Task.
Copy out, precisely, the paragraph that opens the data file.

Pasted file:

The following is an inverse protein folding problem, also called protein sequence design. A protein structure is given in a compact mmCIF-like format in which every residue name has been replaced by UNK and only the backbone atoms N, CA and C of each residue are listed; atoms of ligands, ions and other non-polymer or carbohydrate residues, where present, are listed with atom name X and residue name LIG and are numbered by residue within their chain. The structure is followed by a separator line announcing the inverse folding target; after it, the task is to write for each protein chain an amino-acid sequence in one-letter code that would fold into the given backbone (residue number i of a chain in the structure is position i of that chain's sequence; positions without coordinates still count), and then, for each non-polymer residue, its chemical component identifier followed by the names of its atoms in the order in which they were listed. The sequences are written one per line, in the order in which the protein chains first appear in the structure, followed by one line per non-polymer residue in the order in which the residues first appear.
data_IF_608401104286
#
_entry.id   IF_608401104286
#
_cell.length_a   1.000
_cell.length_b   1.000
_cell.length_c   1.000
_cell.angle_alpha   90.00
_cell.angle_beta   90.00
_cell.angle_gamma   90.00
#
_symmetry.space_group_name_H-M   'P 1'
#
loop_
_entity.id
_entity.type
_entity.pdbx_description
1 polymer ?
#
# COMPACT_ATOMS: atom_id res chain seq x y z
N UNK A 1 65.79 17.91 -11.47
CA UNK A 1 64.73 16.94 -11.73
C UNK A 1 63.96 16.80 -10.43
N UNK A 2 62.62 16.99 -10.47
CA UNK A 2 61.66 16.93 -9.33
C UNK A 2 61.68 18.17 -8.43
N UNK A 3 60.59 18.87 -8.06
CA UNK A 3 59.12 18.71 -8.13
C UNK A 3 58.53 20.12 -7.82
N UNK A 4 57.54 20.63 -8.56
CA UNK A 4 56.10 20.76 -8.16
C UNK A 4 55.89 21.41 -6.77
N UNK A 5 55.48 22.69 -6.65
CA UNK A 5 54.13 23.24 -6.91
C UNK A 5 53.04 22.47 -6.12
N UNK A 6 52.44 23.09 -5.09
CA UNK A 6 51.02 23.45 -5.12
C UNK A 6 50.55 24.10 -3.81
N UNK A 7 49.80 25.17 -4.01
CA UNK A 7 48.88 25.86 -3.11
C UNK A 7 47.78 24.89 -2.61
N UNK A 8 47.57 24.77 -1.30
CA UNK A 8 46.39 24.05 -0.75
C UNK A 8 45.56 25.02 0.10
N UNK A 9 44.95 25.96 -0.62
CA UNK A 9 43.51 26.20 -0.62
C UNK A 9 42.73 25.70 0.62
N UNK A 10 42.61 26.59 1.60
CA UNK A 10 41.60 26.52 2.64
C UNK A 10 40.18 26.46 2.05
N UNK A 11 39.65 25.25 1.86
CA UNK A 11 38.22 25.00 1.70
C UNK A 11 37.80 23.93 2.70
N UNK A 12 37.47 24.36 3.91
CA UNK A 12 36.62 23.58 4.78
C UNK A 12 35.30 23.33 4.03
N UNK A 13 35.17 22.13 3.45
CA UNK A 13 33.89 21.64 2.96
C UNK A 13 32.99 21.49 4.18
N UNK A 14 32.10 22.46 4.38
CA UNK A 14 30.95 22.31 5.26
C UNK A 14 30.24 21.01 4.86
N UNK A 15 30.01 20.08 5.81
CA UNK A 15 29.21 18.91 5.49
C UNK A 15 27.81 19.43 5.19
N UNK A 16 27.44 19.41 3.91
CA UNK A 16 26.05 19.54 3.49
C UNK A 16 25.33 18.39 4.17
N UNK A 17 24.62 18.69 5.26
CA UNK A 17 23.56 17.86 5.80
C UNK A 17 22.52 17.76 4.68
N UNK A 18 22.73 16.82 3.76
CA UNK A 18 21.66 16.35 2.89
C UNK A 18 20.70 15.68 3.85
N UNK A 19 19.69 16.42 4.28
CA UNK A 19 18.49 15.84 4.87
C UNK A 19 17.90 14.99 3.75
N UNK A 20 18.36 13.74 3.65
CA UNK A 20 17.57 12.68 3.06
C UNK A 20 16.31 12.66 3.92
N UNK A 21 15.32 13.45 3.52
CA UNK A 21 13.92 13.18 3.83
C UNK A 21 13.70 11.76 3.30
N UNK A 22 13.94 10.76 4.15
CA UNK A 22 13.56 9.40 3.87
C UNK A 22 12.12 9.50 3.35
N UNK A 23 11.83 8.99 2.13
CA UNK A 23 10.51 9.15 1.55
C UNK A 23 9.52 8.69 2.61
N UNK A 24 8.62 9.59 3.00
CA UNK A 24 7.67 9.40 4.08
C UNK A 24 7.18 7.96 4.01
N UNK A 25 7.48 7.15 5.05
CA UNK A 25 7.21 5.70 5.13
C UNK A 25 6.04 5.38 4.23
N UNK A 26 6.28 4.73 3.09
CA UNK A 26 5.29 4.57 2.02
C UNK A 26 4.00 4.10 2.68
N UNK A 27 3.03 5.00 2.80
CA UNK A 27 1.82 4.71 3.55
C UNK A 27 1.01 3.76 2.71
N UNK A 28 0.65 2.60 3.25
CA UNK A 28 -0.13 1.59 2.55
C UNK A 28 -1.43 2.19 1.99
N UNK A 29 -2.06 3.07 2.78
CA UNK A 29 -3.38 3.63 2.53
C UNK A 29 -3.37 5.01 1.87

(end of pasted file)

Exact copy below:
The following is an inverse protein folding problem, also called protein sequence design. A protein structure is given in a compact mmCIF-like format in which every residue name has been replaced by UNK and only the backbone atoms N, CA and C of each residue are listed; atoms of ligands, ions and other non-polymer or carbohydrate residues, where present, are listed with atom name X and residue name LIG and are numbered by residue within their chain. The structure is followed by a separator line announcing the inverse folding target; after it, the task is to write for each protein chain an amino-acid sequence in one-letter code that would fold into the given backbone (residue number i of a chain in the structure is position i of that chain's sequence; positions without coordinates still count), and then, for each non-polymer residue, its chemical component identifier followed by the names of its atoms in the order in which they were listed. The sequences are written one per line, in the order in which the protein chains first appear in the structure, followed by one line per non-polymer residue in the order in which the residues first appear.